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Utilizing Cpk in functional testing



Utilizing Cpk in functional testing

Jukka Antila

It was year 1991 when our production quality manager asked me the question: Could we utilize Cpk in functional testing? I had never before heard of process capability indexes but he also gave me some reading: Keki R. Bhote's book World Class Quality. Among other nice quality tools Bhote explained process capability indexes. Formulas were presented in rather complicated form there, but quickly we could see the power of Cpk in testing. Our company was in telecom industry and in that time functional testing with hundreds of measurements was main method to verify manufactured products. Even though product technologies and test methods have changed a lot from that time, still many features have to be measured from electronic devices in production.
If you have still that same question in your mind, you can find some answers in this text.

For those who are not so familiar with Cpk here we have some background. The formula can be presented in several alternative ways, but I like the following most:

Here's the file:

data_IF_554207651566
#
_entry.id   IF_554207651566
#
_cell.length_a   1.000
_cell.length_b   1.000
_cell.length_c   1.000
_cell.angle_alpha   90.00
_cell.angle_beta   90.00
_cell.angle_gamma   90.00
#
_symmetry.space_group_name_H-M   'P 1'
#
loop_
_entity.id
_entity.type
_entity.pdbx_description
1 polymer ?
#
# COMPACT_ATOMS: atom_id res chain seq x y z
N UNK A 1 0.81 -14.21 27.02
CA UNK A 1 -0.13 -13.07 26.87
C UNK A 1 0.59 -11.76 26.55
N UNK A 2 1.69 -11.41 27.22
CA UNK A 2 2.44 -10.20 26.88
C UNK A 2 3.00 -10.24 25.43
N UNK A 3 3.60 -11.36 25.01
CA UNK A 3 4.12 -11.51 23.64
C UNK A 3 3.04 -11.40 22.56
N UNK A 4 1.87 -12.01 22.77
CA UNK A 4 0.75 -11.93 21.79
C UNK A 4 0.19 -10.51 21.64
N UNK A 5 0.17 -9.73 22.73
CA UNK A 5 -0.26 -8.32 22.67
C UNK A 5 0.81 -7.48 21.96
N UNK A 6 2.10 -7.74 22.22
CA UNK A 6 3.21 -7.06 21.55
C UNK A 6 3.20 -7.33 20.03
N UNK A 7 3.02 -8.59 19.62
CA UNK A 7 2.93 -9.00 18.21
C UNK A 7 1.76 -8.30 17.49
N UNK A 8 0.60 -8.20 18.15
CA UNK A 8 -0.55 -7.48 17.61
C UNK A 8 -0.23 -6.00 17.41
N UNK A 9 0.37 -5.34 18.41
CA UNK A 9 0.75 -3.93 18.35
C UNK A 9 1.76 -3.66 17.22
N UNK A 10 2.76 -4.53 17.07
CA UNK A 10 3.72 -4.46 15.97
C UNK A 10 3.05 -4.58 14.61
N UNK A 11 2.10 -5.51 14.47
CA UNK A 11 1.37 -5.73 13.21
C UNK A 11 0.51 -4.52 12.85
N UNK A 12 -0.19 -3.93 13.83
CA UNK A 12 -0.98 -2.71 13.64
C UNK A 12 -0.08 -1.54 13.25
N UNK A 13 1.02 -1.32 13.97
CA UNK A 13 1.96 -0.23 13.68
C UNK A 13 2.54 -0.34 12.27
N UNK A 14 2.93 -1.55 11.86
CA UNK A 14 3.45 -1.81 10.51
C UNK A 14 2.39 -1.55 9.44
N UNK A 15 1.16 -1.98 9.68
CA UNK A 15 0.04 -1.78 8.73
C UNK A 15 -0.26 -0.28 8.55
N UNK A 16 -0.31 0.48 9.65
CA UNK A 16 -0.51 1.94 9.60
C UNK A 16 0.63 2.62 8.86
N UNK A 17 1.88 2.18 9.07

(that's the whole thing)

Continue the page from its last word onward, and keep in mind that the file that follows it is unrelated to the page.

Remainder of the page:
If we assume that measured parameter is normally distributed (as most of them are), we can see from statistical results how well certain test is fulfilling requirements. Couple of samples can tell us how test will behave when volumes are growing.

Distribution examples with different Cpk values.

Everyone knows cases when design engineer has created a product with many nice features. Design has to be verified and here is example how it often goes. Requirement for signal Vout is 4.25 mV to 5.25 mV. First five units (A to E) have been built and tested and we see the results below:
  A  5.0 mV  pass
  B  5.1 mV  pass
  C  4.9 mV  pass
  D  5.0 mV  pass
  E  4.7 mV  pass

Are we satisfied with the design? Most design engineers would be. If we calculate Cpk of these results we get 0.68. From all quality handbooks we know that 0.68 is not good Cpk. But what that means in practice? What that should tell to design engineer?

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